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Whole Foods Don’t Have to Cost Your Whole Paycheck

We all want to save money, and most of us would like to incorporate fresh, whole foods into our diet. If you need to save money in your monthly budget, food costs are a good place to start. Although ‘convenient’ isn’t a word you often hear to describe whole food cooking, a little planning and some practice will make it work.    

Cook at Home

Simply cooking with whole foods at home will save a tremendous amount of money over eating out. You do have whole food options in some restaurants, but paying someone else to prepare healthy meals will drastically increase your food bill. You will always eat better and save money by preparing most of your food at home. wholefoodsimage

Plan your Menu & Shop from a List

Before you grocery shop, make a menu. Create your shopping list off of your menu, not just what you think you might need. Look ahead at your weekly schedule and plan for any meals that you plan to create in your own kitchen. Remember to shop only from your list – the grocery store is no place to improvise.

Allow for Prep Time

Eating whole foods like fresh fruits and vegetables, grains and nuts as your everyday meal and snack options sounds expensive – and it can be. If you choose ‘convenience’ whole foods, buying pre-packaged or single serving items, it’s possible your food costs will skyrocket. Instead, set aside time every week to plan and prep your own meals and snacks. Having healthy snacks and meals planned, prepared and ready to cook and eat will help you save money over impulse and convenience buys – and fresh, whole foods simply make you feel better.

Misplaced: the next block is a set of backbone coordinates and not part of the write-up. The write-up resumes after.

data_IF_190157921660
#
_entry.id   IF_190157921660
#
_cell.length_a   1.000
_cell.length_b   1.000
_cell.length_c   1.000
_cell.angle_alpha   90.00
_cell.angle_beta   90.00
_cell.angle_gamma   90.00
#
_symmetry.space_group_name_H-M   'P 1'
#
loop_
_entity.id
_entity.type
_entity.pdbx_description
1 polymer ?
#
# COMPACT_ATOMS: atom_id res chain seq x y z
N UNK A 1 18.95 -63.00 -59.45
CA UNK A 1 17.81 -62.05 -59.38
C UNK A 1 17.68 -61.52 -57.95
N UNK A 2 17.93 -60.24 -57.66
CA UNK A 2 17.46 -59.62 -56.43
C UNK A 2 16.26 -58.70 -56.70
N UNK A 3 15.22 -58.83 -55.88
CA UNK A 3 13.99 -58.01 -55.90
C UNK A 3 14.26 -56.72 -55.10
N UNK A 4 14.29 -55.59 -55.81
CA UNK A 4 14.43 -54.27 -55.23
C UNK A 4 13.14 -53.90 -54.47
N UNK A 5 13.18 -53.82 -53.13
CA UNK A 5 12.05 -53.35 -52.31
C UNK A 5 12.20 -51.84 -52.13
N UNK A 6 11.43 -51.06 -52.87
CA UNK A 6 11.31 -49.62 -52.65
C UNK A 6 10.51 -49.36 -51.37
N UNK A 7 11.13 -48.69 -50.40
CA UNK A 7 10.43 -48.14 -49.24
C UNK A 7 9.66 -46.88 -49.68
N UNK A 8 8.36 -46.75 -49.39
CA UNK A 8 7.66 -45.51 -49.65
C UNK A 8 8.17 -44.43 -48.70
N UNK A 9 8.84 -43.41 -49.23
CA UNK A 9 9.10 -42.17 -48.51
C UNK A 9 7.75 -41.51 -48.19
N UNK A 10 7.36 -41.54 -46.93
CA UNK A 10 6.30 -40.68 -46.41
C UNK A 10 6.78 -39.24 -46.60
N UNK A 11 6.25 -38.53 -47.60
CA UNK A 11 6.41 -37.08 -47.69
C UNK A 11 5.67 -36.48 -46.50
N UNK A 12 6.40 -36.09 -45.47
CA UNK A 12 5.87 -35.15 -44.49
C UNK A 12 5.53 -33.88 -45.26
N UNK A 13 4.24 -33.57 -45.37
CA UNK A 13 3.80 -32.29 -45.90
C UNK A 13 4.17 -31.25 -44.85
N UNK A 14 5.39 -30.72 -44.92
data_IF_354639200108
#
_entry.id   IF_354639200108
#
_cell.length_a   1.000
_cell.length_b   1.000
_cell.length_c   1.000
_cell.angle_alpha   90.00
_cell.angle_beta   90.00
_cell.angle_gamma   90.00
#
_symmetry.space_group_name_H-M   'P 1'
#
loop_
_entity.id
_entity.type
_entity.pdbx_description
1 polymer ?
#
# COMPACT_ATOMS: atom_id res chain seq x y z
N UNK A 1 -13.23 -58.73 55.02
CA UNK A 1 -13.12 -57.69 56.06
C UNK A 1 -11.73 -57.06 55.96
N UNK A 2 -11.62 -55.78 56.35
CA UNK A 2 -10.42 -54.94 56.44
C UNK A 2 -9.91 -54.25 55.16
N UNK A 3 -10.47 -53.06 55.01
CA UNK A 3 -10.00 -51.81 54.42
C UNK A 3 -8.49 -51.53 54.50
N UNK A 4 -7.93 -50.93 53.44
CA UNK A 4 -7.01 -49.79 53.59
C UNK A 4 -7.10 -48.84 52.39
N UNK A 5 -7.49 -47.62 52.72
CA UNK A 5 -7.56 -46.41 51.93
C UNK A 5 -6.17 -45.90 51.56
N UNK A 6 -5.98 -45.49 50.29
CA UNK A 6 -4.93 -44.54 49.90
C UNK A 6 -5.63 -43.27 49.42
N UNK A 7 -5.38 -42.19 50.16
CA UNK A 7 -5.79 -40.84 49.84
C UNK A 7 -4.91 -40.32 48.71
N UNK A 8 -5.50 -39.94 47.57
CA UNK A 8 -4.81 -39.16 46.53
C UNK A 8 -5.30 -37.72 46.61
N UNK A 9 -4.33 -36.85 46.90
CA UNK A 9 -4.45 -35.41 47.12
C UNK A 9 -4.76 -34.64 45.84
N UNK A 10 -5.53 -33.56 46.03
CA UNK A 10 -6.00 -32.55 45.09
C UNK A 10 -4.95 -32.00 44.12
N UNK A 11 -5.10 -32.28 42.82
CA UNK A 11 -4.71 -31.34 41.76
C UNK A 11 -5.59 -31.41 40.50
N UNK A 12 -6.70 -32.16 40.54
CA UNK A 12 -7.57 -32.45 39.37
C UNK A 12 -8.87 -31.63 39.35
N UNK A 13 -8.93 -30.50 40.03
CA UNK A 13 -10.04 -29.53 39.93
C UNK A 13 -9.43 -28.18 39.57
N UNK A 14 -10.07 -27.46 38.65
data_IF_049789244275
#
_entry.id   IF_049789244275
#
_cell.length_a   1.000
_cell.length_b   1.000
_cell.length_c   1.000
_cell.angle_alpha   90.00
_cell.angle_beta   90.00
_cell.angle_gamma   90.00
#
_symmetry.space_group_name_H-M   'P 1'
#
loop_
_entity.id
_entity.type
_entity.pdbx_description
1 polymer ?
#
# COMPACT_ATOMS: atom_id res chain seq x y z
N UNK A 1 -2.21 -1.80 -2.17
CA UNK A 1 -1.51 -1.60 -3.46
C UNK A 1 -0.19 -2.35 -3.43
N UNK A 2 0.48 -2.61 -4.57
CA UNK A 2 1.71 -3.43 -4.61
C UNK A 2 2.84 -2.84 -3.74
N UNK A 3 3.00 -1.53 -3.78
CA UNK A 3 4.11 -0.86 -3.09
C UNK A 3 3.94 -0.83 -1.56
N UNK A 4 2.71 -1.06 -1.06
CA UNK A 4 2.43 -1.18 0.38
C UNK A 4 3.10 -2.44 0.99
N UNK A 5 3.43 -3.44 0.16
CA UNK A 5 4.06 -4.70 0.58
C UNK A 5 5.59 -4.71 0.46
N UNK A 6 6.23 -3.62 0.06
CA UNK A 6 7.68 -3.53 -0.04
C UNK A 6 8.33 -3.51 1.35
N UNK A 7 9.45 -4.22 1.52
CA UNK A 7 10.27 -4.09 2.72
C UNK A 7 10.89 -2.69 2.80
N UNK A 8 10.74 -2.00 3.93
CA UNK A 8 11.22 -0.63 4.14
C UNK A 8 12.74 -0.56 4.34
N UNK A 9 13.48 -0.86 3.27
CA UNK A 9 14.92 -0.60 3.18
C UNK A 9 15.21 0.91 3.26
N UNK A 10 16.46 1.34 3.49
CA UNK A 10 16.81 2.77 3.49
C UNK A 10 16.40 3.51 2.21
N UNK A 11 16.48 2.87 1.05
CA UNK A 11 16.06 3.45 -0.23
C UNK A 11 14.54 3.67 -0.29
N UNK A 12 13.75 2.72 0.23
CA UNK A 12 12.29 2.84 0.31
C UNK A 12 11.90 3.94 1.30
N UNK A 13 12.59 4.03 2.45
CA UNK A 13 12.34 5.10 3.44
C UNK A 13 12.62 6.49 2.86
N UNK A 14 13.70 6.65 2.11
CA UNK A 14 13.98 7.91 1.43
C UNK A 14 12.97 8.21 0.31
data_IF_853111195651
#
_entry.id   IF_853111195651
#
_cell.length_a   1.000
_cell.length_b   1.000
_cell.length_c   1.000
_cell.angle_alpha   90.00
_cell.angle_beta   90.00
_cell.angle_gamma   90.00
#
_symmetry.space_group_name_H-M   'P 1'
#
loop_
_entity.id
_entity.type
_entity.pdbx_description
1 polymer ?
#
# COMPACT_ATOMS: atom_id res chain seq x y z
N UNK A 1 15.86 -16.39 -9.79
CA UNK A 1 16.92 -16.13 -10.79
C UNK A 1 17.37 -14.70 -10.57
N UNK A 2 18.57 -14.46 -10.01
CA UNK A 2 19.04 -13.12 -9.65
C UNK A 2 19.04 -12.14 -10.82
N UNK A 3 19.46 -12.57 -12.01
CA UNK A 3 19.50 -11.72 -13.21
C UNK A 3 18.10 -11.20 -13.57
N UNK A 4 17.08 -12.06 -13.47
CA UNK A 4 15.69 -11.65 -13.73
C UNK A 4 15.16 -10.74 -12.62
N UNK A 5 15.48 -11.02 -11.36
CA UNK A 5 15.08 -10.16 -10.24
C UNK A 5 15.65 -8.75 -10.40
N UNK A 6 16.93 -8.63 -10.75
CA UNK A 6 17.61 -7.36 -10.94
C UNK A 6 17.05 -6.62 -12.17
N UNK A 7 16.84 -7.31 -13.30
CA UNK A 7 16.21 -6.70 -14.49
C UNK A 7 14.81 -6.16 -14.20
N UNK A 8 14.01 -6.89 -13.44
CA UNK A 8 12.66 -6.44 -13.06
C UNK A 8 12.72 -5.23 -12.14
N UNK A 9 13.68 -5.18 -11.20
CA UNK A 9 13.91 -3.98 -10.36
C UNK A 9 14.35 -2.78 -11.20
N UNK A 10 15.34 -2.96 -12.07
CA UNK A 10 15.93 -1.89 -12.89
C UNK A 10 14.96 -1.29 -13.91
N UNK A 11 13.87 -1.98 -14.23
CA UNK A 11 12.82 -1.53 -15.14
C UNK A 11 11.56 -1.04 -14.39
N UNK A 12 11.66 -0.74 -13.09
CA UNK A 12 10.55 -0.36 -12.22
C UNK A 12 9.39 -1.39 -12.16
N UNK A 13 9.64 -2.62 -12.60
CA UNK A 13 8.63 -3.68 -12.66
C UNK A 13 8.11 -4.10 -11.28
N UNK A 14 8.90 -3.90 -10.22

Enhance your Cooking Skills

If you rarely cook for yourself, but you want to eat better and save money on food, gradually work the changes into your routine. Try not to load your fridge and pantry with fresh ingredients for a week’s worth of meals, unless you have a clear plan for preparing them. Try adding a whole food meal, or two, per week, increasing this as you become more comfortable with your new cooking skills. As time goes on, experiment with different recipes and soon you’ll have a full repertoire of healthy cook-at-home meals to work with.

Learn to Love Fresh Herbs and Spices

Cooking from a can, even an ingredient like cream of mushroom soup, is easy and can taste good, but heavily processed foods don’t support a healthy eating goal. Add fresh, flavorful herbs and spices to your cooking instead. You’ll learn to love the taste of fresh herbs and potent spices – inspiring you to try new recipes! When buying spices, sample new spices by purchasing smaller containers, and use store brands when possible. Spices can lose their potency as they age, so smaller sizes prevent wasting something that’s not a new favorite. Spices offered by large national brands often include expensive packaging, not necessarily better taste.

Taking time to plan what youeat, when you will eat it and what you need to create your meals will save you a huge amount of money. Prepping and cooking your own meals  each week will allow you to eat fresh, whole foods on a day-to-day basis; much better for you than any convenience food. Each step on this list will help you save money on groceries. Include planning and a bit of effort – you’ll save money while eating much, much better.